Net Promoter Score Six Sigma are two methodologies that fit perfectly together. One is meant to measure customer loyalty by identifying the sources of dissatisfaction; the other is a methodology meant to eliminate the root causes of customer dissatisfaction.Â Using the Google Correlate tool, I’ve been able to see some interesting and sometimes crazy relationships and also validate that I’m not alone in thinking that NPS and Six Sigma are a good fit for each other.
Google Correlate is a tool that one can search Keywords on to see what other keywords are searched in conjunction with it and then Google provides the correlation coefficient (R^2) to see how closely the words are searched together.
No, correlation is clearly not causation. The tool simply tells us which keywords are searched together.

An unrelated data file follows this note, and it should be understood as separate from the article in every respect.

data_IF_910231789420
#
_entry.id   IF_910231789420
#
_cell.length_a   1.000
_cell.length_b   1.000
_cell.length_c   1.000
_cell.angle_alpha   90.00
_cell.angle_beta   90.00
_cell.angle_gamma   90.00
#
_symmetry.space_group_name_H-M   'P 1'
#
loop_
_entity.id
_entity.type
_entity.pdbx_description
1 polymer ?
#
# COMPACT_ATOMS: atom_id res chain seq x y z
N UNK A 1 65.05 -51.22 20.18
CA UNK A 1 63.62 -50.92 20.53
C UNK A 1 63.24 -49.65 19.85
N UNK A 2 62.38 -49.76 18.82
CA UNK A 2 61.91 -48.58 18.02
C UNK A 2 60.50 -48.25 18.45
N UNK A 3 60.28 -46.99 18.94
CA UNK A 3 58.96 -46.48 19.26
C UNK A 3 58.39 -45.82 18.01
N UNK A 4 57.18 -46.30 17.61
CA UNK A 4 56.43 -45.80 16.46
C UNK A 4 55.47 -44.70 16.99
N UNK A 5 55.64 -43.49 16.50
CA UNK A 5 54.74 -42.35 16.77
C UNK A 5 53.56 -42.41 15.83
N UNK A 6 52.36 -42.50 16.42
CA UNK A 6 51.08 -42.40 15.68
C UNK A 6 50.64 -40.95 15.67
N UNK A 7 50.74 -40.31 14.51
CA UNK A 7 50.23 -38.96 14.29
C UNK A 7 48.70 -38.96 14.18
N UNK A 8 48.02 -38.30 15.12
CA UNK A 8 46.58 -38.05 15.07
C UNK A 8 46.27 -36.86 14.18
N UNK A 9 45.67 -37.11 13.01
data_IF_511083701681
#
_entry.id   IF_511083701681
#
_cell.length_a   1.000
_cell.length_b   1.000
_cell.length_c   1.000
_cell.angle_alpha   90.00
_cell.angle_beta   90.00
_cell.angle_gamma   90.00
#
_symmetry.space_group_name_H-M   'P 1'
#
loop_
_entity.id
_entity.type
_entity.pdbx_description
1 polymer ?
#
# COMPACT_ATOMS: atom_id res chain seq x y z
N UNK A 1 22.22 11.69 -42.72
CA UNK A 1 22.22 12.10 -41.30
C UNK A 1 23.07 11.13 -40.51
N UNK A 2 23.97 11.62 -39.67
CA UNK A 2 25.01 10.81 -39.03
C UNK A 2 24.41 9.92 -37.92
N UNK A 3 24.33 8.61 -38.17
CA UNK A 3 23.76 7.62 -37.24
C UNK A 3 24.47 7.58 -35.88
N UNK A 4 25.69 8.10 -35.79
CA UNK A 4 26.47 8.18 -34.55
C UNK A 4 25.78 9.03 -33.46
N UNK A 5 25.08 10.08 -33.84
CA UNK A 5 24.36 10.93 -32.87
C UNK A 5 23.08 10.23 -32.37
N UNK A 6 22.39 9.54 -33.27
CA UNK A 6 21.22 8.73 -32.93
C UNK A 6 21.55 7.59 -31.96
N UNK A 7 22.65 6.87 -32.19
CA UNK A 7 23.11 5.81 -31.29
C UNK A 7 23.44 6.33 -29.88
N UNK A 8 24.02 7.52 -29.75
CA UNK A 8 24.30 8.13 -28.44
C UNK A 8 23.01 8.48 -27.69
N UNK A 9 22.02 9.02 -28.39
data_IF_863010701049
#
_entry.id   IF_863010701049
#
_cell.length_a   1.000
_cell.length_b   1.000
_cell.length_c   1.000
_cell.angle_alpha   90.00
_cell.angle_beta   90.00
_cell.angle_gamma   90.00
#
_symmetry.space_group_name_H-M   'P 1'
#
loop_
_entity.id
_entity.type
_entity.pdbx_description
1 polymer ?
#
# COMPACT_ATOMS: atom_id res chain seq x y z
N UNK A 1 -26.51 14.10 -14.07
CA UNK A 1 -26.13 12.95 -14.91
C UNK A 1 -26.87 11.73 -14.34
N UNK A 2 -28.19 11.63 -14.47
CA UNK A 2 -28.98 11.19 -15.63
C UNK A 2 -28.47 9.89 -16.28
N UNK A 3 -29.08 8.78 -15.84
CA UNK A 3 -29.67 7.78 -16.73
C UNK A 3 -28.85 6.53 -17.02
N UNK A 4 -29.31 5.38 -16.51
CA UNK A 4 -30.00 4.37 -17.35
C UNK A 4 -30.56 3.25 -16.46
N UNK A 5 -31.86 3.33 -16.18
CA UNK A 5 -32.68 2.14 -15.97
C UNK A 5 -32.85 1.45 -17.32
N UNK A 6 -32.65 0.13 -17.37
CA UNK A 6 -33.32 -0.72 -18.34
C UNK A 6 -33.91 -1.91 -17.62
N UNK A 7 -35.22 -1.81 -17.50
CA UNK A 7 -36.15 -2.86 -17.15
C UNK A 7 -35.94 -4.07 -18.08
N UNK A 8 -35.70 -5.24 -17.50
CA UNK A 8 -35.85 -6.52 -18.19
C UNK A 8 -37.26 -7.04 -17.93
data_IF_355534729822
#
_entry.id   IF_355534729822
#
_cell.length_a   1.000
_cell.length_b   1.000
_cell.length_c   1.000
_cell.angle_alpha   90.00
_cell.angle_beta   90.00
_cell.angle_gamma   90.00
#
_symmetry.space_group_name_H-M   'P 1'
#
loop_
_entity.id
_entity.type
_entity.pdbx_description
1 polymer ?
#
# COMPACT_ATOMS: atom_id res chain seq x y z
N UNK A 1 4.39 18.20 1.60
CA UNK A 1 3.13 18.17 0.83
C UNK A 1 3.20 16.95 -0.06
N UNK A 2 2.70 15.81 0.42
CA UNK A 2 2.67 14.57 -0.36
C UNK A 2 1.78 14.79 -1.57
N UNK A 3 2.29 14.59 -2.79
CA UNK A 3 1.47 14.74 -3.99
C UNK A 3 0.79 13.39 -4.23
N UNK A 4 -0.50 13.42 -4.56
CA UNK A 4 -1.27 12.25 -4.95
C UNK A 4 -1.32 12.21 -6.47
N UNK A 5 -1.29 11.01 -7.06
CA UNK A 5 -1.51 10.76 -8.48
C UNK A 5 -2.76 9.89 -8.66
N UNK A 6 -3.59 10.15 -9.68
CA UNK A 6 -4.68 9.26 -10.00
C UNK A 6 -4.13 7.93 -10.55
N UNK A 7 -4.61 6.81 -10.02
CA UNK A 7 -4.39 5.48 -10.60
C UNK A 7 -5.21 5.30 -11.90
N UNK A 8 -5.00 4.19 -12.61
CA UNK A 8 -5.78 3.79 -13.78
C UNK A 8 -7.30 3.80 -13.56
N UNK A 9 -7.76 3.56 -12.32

So, today, I present Lean Six Sigma and Net Promoter Score:
Indeed, correlation is not causation. But, at the same time, it really makes sense to me to see positive correlation between lean six sigma and net promoter score (NPS).
Wht is the Relationship?
At bottom, practitioners of lean and six sigma are aiming to create a better customer experience. And, theoretically, the Net Promoter Score (NPS) is a measure claimed by Bain and Company to measure loyalty of customers to a company. The NPS can be measured by one of two questions:
- How likely are you to refer (company name or service or product) to a friend in the next (number of months)?
- How likely are you to (purchase x product) in the next (number of months)?
According to Bain and Satmetrix, the response to those questions on a 1-10 scale gives us a sense of the percentage of Promoters and Detractors and is a predictor of loyalty. If this is true, then the relationship between those who practice lean six sigma are interested in improving the customer experience by reducing the number of detractors.
That makes sense to me. But whether the Net Promoter Score itself is a decent predictor of loyalty is a different topic. I’m not so sure about that, but the Google correlate data between the keywords “lean six sigma” and “net promoter score” is interesting.